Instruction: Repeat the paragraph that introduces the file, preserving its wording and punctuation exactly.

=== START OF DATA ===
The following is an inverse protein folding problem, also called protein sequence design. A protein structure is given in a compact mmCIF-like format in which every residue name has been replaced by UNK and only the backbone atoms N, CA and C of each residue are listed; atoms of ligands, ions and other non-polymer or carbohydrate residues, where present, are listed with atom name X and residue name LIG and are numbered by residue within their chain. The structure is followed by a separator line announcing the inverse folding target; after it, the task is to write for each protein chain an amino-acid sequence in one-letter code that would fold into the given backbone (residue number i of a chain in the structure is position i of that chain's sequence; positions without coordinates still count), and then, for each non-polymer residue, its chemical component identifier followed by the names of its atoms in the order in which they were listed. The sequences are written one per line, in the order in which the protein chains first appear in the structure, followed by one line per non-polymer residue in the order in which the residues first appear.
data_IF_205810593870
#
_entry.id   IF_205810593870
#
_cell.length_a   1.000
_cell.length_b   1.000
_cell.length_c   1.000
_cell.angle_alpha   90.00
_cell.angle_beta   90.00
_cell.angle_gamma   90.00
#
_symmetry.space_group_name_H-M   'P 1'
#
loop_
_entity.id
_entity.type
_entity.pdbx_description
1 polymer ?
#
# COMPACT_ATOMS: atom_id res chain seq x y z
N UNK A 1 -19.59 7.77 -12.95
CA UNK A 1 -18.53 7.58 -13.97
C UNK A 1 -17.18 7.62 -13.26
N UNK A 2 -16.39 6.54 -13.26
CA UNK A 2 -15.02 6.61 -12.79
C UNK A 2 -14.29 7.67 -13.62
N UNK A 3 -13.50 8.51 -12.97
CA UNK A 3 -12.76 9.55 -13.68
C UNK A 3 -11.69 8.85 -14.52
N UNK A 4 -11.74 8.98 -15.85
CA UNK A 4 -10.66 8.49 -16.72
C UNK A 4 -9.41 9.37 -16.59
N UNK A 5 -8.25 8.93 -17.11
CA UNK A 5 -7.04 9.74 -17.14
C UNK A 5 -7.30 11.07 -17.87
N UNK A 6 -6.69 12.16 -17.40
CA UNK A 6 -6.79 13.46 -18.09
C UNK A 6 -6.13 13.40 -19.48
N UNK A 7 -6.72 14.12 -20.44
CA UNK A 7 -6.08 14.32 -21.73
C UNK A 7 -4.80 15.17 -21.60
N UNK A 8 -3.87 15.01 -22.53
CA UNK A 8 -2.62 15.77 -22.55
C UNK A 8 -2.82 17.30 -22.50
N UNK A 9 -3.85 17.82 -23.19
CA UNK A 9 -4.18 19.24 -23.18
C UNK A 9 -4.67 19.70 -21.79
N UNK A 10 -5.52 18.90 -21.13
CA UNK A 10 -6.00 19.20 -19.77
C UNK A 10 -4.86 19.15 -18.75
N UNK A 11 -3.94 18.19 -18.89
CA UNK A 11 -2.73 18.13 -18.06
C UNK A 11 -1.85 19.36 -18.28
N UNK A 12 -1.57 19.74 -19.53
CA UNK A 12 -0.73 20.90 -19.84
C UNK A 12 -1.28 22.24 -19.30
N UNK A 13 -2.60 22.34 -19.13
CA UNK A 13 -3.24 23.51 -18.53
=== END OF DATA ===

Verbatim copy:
The following is an inverse protein folding problem, also called protein sequence design. A protein structure is given in a compact mmCIF-like format in which every residue name has been replaced by UNK and only the backbone atoms N, CA and C of each residue are listed; atoms of ligands, ions and other non-polymer or carbohydrate residues, where present, are listed with atom name X and residue name LIG and are numbered by residue within their chain. The structure is followed by a separator line announcing the inverse folding target; after it, the task is to write for each protein chain an amino-acid sequence in one-letter code that would fold into the given backbone (residue number i of a chain in the structure is position i of that chain's sequence; positions without coordinates still count), and then, for each non-polymer residue, its chemical component identifier followed by the names of its atoms in the order in which they were listed. The sequences are written one per line, in the order in which the protein chains first appear in the structure, followed by one line per non-polymer residue in the order in which the residues first appear.